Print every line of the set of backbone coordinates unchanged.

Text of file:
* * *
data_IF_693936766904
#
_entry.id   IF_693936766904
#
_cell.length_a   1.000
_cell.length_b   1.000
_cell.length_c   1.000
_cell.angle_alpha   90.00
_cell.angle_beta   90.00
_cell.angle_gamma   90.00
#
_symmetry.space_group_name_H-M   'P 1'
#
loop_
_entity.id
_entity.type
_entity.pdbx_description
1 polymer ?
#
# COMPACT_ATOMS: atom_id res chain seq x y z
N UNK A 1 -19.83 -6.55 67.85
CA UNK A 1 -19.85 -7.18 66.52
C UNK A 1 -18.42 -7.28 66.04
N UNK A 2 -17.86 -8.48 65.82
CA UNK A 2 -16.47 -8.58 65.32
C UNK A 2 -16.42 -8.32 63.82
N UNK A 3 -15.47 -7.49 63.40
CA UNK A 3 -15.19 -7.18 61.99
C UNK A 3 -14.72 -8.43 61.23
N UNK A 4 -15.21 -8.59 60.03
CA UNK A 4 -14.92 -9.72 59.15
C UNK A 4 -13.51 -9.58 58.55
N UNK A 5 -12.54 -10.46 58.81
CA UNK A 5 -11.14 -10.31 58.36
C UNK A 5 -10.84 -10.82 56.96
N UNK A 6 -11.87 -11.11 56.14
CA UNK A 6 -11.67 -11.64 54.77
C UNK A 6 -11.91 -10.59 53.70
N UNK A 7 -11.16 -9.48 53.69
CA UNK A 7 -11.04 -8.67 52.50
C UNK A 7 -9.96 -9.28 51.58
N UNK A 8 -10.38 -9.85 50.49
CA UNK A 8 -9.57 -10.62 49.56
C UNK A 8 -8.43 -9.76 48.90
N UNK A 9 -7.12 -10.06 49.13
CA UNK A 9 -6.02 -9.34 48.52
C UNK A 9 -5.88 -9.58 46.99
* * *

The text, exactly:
data_IF_693936766904
#
_entry.id   IF_693936766904
#
_cell.length_a   1.000
_cell.length_b   1.000
_cell.length_c   1.000
_cell.angle_alpha   90.00
_cell.angle_beta   90.00
_cell.angle_gamma   90.00
#
_symmetry.space_group_name_H-M   'P 1'
#
loop_
_entity.id
_entity.type
_entity.pdbx_description
1 polymer ?
#
# COMPACT_ATOMS: atom_id res chain seq x y z
N UNK A 1 -19.83 -6.55 67.85
CA UNK A 1 -19.85 -7.18 66.52
C UNK A 1 -18.42 -7.28 66.04
N UNK A 2 -17.86 -8.48 65.82
CA UNK A 2 -16.47 -8.58 65.32
C UNK A 2 -16.42 -8.32 63.82
N UNK A 3 -15.47 -7.49 63.40
CA UNK A 3 -15.19 -7.18 61.99
C UNK A 3 -14.72 -8.43 61.23
N UNK A 4 -15.21 -8.59 60.03
CA UNK A 4 -14.92 -9.72 59.15
C UNK A 4 -13.51 -9.58 58.55
N UNK A 5 -12.54 -10.46 58.81
CA UNK A 5 -11.14 -10.31 58.36
C UNK A 5 -10.84 -10.82 56.96
N UNK A 6 -11.87 -11.11 56.14
CA UNK A 6 -11.67 -11.64 54.77
C UNK A 6 -11.91 -10.59 53.70
N UNK A 7 -11.16 -9.48 53.69
CA UNK A 7 -11.04 -8.67 52.50
C UNK A 7 -9.96 -9.28 51.58
N UNK A 8 -10.38 -9.85 50.49
CA UNK A 8 -9.57 -10.62 49.56
C UNK A 8 -8.43 -9.76 48.90
N UNK A 9 -7.12 -10.06 49.13
CA UNK A 9 -6.02 -9.34 48.52
C UNK A 9 -5.88 -9.58 46.99